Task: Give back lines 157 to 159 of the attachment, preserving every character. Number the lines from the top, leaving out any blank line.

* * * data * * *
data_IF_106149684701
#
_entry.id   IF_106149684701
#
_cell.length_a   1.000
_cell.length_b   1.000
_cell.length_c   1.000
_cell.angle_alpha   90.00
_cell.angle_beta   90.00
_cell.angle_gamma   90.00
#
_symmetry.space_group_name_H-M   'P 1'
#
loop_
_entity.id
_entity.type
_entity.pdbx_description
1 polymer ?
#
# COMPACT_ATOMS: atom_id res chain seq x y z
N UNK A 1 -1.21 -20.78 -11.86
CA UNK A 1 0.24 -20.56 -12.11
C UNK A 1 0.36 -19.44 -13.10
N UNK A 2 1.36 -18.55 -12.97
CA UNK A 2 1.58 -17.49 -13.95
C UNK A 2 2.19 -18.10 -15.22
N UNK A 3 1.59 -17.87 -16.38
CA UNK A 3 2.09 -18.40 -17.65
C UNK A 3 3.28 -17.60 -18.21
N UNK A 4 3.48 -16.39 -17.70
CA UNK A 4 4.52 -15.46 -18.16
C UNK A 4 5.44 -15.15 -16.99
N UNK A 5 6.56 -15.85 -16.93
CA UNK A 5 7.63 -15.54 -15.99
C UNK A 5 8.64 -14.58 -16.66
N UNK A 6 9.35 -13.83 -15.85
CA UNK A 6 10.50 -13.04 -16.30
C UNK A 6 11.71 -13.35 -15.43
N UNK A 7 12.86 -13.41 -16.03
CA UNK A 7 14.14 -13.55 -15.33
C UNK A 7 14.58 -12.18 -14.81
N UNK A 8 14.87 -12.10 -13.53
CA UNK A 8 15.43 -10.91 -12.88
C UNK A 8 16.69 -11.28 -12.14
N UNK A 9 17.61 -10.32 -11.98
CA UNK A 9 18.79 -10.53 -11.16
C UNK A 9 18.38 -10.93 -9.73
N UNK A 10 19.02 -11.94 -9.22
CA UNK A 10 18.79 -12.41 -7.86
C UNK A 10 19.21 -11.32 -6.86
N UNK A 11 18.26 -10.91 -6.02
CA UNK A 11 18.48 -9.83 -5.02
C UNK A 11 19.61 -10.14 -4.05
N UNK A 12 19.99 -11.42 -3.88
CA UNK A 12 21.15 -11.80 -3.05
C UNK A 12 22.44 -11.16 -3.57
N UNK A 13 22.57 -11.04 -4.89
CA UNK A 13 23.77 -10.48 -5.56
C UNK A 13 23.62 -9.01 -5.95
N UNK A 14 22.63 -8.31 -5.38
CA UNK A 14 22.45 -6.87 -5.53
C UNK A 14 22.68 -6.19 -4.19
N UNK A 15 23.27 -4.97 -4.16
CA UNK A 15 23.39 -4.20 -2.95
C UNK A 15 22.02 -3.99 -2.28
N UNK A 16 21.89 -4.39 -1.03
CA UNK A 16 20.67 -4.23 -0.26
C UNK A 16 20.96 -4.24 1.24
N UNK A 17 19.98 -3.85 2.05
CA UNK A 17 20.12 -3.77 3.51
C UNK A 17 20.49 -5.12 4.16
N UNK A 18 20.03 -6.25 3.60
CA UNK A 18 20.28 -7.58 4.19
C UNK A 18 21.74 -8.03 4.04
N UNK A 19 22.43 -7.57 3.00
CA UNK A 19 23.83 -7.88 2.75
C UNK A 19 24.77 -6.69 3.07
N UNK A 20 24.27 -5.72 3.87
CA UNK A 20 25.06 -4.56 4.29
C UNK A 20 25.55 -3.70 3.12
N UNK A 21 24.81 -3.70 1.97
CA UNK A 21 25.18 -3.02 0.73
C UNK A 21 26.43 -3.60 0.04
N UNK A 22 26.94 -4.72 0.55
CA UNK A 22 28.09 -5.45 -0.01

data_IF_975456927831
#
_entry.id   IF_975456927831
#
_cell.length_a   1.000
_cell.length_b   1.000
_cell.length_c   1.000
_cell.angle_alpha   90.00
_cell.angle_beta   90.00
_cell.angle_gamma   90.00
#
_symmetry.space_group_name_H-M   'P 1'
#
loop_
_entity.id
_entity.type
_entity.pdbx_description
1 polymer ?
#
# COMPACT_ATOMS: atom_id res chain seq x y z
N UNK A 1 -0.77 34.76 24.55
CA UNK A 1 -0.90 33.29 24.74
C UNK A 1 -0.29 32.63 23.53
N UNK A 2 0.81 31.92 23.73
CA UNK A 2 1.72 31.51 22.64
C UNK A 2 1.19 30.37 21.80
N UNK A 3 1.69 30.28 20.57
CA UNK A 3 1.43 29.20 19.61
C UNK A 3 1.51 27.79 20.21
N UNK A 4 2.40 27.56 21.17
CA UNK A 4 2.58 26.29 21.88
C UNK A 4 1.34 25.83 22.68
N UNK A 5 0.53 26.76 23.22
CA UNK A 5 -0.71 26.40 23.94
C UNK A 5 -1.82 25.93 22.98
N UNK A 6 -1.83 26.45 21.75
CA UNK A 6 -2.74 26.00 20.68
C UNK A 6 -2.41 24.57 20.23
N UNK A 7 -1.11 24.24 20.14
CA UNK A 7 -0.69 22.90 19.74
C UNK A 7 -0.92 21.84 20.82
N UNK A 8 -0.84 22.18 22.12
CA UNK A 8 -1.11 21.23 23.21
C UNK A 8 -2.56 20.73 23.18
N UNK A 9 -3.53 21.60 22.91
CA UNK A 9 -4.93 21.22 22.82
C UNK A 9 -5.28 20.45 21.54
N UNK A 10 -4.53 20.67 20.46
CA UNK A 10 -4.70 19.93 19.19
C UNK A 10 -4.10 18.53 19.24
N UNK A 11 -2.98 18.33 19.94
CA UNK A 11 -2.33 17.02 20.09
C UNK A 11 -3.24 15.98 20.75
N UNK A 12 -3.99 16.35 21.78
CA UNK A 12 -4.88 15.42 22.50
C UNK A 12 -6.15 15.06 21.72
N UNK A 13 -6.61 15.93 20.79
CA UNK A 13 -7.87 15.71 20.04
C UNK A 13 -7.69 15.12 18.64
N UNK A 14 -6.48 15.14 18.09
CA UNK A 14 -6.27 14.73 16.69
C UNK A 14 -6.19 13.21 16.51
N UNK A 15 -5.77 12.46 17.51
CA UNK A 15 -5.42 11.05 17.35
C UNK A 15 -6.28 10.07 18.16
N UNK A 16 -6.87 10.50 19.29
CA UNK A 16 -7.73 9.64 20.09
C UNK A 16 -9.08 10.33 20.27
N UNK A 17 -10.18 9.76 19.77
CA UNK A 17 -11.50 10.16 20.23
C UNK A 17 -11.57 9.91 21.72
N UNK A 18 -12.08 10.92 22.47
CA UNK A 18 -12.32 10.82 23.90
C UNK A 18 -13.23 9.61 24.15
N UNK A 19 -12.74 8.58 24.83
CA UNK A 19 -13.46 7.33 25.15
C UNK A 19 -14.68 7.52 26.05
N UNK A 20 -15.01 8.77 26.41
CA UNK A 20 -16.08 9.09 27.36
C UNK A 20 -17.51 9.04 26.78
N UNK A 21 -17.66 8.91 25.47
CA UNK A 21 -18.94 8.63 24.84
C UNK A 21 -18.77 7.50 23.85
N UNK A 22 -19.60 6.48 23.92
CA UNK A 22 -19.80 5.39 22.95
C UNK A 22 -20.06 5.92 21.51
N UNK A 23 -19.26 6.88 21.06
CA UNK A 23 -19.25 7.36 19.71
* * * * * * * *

N UNK A 18 -12.08 10.92 22.47
CA UNK A 18 -12.32 10.82 23.90
C UNK A 18 -13.23 9.61 24.15